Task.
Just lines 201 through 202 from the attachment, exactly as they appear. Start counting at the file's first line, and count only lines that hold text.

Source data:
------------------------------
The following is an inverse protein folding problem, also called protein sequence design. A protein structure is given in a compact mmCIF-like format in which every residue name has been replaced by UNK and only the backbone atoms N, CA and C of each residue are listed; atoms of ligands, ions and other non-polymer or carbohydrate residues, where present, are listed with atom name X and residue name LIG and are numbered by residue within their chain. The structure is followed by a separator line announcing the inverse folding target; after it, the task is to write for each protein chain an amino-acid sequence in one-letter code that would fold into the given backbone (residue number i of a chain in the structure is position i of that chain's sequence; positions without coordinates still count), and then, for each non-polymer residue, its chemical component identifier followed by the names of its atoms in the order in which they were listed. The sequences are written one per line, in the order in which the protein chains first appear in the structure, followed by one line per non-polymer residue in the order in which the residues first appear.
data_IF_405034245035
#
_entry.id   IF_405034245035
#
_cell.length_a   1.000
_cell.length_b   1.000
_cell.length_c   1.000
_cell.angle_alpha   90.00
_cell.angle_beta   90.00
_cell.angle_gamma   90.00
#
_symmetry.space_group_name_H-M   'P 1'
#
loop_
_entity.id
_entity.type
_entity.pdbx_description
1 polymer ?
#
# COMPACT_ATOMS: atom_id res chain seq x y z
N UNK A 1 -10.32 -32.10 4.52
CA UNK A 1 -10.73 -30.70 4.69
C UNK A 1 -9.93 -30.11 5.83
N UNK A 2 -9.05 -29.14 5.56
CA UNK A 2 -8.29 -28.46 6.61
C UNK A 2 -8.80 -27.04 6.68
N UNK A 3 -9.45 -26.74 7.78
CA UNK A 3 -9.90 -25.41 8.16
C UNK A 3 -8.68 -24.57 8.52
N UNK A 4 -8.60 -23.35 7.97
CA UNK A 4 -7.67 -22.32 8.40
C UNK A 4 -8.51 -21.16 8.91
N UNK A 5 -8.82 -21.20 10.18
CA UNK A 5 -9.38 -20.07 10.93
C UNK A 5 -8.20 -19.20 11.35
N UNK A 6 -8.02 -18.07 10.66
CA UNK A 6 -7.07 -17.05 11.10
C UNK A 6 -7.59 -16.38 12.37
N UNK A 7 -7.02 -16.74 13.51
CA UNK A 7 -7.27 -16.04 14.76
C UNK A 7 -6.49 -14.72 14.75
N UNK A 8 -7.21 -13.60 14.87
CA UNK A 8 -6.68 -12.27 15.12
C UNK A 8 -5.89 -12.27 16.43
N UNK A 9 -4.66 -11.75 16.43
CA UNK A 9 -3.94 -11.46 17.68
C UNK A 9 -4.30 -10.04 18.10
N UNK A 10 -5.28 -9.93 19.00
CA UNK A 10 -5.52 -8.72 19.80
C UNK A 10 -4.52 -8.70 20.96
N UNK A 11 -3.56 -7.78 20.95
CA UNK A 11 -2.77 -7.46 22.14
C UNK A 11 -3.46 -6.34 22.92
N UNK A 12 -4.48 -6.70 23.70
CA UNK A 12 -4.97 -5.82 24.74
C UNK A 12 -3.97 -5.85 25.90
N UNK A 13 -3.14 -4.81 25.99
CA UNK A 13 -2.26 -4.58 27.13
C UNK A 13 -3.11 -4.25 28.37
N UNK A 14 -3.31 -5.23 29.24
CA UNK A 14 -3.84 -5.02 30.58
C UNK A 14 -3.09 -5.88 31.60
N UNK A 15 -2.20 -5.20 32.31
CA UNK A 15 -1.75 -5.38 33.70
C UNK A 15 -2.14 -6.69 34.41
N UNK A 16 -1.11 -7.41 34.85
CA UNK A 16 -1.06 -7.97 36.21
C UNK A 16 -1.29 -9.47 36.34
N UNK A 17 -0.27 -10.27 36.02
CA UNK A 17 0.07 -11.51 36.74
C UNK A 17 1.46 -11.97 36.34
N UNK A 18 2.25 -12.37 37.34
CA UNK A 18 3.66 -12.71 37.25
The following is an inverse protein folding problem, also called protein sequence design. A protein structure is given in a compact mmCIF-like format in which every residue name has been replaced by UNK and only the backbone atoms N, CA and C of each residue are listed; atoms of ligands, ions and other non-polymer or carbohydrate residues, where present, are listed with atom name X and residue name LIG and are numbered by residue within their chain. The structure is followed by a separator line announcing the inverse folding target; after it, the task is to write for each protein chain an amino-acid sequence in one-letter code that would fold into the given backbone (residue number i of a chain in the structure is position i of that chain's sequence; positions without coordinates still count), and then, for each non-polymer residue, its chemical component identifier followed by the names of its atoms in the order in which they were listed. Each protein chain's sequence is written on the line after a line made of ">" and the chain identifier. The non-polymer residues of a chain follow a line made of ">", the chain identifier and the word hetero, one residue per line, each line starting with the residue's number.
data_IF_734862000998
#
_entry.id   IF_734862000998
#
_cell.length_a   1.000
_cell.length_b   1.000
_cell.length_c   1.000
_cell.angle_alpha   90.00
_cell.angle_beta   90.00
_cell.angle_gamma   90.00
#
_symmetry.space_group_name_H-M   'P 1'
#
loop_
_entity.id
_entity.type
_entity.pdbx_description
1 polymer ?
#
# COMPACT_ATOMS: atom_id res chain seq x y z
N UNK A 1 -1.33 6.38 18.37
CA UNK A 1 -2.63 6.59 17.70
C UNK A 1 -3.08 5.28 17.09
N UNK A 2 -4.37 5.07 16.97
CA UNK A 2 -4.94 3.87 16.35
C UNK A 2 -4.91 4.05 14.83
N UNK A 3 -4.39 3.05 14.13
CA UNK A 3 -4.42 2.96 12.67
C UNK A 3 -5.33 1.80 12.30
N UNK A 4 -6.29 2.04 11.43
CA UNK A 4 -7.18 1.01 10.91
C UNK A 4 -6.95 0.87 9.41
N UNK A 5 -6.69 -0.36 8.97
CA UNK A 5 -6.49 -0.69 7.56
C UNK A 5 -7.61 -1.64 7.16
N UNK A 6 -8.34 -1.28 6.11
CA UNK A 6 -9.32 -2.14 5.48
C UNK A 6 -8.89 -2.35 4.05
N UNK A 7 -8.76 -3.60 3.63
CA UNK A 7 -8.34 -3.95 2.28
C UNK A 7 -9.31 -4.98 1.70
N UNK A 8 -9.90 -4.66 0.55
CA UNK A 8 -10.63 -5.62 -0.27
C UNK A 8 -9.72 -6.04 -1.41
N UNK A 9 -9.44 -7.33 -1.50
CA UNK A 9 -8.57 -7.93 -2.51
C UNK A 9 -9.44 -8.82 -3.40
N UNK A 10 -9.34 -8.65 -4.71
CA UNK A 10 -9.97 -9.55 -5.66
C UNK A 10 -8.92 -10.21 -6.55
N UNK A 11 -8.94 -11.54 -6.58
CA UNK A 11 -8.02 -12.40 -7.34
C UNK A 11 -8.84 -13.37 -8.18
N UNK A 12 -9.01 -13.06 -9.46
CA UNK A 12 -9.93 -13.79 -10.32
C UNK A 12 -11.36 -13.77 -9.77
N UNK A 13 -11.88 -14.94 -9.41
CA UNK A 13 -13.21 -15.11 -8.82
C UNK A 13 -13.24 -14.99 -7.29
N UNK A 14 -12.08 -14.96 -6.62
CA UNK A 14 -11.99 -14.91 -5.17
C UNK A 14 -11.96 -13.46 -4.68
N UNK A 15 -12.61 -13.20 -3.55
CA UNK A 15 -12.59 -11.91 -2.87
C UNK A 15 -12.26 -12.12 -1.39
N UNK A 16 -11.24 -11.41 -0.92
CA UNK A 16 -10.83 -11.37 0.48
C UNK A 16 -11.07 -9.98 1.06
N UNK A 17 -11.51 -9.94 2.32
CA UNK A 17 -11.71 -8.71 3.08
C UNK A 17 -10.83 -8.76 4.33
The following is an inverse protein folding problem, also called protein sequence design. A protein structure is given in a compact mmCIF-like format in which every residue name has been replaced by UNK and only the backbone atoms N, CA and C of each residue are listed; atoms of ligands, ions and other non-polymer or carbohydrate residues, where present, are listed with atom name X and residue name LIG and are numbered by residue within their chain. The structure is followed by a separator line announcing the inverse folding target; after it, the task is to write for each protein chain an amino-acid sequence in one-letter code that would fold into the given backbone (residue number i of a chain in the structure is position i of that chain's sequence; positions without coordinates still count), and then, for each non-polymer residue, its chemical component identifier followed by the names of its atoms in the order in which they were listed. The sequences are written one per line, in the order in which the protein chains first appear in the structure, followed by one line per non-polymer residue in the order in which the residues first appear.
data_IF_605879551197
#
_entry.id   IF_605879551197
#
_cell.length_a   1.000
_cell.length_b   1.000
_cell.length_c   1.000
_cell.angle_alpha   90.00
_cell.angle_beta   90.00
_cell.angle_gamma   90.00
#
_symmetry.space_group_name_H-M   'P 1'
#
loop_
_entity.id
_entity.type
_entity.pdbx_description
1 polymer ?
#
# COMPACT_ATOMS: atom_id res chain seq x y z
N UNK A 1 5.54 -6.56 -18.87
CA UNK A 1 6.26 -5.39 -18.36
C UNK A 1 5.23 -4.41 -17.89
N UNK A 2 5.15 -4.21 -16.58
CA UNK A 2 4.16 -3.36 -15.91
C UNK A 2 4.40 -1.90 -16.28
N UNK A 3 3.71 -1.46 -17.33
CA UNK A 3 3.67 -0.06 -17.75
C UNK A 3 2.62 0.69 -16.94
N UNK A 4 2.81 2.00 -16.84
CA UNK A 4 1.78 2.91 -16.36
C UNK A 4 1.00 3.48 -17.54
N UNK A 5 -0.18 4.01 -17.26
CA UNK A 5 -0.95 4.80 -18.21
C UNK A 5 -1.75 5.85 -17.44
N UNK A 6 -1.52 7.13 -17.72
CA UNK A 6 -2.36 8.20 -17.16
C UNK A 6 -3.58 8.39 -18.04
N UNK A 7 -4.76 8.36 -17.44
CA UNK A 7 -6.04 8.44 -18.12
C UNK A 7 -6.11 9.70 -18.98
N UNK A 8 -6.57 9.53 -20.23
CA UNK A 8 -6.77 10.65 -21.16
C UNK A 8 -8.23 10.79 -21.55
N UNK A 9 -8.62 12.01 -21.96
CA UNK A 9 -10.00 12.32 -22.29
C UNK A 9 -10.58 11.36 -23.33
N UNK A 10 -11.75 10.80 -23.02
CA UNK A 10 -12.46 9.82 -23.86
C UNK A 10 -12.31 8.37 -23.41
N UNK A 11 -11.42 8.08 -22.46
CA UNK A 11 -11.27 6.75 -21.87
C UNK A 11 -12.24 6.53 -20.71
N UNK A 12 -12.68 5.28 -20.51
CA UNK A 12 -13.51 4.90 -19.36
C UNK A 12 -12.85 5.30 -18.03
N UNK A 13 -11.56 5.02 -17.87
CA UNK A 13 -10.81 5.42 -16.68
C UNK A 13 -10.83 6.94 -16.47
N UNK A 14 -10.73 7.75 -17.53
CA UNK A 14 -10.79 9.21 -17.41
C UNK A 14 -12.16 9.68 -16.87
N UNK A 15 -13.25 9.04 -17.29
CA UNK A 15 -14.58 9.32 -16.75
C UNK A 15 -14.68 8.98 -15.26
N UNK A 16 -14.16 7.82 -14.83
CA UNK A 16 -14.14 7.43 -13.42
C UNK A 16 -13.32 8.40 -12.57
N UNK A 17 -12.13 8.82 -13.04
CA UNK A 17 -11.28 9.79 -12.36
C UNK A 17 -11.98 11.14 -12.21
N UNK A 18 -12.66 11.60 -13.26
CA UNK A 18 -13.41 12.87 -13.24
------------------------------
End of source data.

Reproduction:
N UNK A 12 -12.68 5.28 -20.51
CA UNK A 12 -13.51 4.90 -19.36